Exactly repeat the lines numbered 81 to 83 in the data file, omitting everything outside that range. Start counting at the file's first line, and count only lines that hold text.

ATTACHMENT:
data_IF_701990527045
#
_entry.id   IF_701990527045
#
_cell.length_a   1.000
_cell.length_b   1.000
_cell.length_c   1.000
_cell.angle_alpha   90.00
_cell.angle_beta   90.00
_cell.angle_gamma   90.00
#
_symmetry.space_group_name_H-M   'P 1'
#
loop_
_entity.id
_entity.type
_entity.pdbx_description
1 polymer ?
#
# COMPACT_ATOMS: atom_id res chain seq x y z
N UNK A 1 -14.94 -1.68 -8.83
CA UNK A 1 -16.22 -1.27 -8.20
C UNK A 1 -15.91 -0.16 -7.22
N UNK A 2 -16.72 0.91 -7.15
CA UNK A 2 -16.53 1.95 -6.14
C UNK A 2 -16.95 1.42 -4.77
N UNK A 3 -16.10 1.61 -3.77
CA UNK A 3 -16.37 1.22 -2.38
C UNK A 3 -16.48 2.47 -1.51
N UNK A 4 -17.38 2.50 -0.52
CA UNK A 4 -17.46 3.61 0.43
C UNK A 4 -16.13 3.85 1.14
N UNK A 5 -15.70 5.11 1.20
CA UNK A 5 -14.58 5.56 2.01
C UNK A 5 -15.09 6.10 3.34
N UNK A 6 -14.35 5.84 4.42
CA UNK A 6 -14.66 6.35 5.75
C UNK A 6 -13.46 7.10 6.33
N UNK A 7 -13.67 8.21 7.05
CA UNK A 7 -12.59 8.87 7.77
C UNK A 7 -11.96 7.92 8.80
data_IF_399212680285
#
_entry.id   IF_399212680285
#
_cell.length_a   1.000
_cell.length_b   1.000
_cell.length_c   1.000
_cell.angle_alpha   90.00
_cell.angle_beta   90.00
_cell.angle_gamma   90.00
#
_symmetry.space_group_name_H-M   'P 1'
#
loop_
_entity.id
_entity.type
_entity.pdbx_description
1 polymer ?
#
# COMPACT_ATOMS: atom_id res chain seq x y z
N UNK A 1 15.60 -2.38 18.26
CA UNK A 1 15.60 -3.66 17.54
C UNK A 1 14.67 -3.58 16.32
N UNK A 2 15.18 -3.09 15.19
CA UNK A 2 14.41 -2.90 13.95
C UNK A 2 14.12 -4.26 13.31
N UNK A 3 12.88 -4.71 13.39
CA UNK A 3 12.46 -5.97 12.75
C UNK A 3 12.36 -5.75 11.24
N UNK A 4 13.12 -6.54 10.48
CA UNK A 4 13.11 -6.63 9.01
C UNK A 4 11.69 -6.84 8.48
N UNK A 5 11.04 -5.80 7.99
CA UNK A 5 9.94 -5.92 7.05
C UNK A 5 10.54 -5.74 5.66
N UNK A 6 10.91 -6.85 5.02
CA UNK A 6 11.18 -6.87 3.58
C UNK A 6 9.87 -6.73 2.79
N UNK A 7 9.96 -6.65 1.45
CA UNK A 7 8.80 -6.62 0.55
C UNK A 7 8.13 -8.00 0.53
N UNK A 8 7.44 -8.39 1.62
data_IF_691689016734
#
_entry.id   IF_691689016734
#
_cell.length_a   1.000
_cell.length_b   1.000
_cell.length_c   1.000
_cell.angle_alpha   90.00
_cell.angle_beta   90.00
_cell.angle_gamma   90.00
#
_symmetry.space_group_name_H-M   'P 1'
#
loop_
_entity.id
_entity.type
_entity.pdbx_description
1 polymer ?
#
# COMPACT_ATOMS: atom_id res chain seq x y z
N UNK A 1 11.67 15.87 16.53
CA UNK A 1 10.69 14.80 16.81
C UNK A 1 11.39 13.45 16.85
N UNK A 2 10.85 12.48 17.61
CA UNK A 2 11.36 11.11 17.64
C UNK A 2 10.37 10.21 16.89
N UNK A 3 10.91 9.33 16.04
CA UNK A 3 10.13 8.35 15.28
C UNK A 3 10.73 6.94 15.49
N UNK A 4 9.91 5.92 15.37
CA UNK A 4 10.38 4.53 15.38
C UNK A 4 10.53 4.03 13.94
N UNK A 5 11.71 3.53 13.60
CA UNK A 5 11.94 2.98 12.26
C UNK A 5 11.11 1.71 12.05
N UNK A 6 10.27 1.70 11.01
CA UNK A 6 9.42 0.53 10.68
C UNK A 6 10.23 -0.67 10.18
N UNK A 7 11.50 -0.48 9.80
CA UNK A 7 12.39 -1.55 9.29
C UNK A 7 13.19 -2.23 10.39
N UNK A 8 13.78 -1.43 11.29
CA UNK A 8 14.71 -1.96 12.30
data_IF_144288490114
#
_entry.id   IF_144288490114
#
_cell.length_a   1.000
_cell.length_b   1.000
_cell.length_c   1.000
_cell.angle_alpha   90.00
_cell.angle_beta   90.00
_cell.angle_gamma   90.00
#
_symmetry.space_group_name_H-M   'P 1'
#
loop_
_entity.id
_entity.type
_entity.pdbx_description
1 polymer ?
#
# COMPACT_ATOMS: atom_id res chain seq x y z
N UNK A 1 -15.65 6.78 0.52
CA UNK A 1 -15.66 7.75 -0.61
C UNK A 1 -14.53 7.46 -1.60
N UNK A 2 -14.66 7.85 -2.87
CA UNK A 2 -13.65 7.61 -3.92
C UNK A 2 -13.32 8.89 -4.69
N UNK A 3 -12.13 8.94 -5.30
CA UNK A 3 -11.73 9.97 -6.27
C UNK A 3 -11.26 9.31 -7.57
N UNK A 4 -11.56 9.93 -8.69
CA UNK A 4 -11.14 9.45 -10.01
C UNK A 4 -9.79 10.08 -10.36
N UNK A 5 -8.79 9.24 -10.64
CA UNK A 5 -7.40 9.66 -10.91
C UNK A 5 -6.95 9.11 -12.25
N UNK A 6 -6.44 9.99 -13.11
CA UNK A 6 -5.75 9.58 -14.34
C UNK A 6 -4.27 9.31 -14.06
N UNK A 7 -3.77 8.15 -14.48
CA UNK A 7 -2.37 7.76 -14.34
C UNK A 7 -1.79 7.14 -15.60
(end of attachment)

CA UNK A 7 8.80 -6.62 0.55
C UNK A 7 8.13 -8.00 0.53
N UNK A 8 7.44 -8.39 1.62